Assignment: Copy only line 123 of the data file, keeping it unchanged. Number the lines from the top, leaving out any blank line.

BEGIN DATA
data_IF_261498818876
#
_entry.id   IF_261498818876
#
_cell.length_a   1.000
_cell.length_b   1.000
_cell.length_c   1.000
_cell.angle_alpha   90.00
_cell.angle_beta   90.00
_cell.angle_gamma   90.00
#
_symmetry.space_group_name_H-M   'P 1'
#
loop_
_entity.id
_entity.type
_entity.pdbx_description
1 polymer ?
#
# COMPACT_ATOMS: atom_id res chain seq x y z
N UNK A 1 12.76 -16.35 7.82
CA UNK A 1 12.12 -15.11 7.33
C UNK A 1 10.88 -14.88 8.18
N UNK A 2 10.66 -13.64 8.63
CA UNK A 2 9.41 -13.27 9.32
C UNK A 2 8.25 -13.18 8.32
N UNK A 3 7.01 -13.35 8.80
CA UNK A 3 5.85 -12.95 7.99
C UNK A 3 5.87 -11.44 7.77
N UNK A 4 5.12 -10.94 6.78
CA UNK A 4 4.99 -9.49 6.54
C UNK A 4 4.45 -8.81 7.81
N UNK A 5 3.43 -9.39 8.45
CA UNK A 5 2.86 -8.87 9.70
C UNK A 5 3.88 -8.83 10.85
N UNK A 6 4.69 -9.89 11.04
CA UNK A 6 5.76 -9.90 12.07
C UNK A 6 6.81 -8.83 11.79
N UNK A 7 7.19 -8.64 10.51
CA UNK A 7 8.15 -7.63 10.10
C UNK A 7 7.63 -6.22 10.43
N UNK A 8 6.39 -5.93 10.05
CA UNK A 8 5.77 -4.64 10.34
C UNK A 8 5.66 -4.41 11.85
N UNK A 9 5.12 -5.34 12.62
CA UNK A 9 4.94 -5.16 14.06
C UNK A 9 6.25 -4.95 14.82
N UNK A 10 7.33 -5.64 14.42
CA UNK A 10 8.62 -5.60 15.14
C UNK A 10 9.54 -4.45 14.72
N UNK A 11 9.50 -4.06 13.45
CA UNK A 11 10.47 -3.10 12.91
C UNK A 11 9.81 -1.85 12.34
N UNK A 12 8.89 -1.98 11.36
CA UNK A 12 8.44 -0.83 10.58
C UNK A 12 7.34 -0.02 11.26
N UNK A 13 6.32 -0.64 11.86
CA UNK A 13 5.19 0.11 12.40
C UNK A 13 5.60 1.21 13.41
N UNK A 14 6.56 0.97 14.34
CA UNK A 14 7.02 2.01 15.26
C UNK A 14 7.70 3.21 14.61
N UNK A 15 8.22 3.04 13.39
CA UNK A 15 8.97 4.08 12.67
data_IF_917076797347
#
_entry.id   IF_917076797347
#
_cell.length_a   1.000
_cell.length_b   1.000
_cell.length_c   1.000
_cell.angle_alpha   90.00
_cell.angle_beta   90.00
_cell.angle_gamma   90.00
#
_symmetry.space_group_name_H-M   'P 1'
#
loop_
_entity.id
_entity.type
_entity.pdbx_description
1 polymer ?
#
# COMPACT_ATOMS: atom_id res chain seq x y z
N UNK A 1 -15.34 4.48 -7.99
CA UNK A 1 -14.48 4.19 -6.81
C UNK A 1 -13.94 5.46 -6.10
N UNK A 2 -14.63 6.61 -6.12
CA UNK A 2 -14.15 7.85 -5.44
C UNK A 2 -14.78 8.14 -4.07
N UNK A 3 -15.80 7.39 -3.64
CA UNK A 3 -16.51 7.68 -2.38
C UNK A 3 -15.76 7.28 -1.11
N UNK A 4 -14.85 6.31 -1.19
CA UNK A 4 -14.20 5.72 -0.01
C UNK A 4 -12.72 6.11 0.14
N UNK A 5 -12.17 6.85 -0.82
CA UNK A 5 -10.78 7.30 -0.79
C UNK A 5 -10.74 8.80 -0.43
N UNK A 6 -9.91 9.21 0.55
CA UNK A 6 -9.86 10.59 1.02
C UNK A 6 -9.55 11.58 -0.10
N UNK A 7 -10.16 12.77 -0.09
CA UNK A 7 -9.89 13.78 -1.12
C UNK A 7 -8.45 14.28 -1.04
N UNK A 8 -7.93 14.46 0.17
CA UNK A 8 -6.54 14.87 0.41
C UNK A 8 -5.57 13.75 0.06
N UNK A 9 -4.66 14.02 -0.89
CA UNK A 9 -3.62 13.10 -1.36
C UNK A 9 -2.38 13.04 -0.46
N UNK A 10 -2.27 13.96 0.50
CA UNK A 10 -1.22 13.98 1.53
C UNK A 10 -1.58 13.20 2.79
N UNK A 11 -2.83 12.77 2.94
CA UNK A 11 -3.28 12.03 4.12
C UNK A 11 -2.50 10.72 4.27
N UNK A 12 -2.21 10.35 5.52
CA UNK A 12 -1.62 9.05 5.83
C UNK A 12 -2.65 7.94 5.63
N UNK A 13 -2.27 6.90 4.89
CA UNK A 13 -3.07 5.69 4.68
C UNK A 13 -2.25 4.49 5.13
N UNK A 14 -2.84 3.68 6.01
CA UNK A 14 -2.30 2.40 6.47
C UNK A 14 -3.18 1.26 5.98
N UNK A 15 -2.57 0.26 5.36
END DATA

C UNK A 13 -2.25 4.49 5.13